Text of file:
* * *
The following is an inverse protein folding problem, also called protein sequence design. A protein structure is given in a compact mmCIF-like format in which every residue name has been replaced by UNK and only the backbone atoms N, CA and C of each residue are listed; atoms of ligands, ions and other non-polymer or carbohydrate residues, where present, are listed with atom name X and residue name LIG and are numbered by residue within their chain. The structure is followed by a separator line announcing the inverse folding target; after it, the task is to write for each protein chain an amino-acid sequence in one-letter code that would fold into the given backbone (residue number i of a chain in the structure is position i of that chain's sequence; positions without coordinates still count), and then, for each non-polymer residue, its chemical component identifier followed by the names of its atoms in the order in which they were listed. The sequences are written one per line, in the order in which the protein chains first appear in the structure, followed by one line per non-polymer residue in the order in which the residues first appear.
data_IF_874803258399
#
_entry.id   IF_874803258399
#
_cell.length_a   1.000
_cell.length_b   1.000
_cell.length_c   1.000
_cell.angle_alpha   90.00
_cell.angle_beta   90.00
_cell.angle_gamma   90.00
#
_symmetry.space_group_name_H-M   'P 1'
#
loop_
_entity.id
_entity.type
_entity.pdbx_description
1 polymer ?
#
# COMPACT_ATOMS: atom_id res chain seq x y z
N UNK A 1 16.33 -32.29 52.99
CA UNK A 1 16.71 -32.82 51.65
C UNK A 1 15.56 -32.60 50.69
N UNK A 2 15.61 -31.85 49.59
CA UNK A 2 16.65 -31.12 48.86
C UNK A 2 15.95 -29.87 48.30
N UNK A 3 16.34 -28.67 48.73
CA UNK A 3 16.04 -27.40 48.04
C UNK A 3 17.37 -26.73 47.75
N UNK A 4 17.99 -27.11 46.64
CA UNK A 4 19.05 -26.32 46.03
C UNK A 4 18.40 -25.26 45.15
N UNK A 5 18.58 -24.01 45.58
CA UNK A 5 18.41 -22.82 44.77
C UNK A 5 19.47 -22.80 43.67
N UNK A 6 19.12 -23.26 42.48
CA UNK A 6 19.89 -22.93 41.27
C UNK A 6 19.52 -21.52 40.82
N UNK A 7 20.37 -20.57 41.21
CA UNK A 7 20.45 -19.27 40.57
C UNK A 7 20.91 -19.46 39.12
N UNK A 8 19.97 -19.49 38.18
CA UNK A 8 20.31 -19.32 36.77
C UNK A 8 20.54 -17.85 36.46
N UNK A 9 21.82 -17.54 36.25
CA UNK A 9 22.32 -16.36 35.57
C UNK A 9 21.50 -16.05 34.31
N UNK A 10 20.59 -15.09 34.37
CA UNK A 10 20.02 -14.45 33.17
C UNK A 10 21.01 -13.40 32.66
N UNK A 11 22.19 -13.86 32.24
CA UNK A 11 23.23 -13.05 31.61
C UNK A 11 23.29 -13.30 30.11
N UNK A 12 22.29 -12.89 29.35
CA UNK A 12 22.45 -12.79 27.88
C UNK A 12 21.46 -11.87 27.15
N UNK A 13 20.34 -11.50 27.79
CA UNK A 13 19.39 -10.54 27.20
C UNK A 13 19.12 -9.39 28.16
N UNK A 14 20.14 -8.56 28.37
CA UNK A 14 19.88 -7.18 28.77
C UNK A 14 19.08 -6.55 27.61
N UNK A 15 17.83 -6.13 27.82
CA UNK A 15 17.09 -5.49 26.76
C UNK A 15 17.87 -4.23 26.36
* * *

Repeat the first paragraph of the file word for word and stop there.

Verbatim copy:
The following is an inverse protein folding problem, also called protein sequence design. A protein structure is given in a compact mmCIF-like format in which every residue name has been replaced by UNK and only the backbone atoms N, CA and C of each residue are listed; atoms of ligands, ions and other non-polymer or carbohydrate residues, where present, are listed with atom name X and residue name LIG and are numbered by residue within their chain. The structure is followed by a separator line announcing the inverse folding target; after it, the task is to write for each protein chain an amino-acid sequence in one-letter code that would fold into the given backbone (residue number i of a chain in the structure is position i of that chain's sequence; positions without coordinates still count), and then, for each non-polymer residue, its chemical component identifier followed by the names of its atoms in the order in which they were listed. The sequences are written one per line, in the order in which the protein chains first appear in the structure, followed by one line per non-polymer residue in the order in which the residues first appear.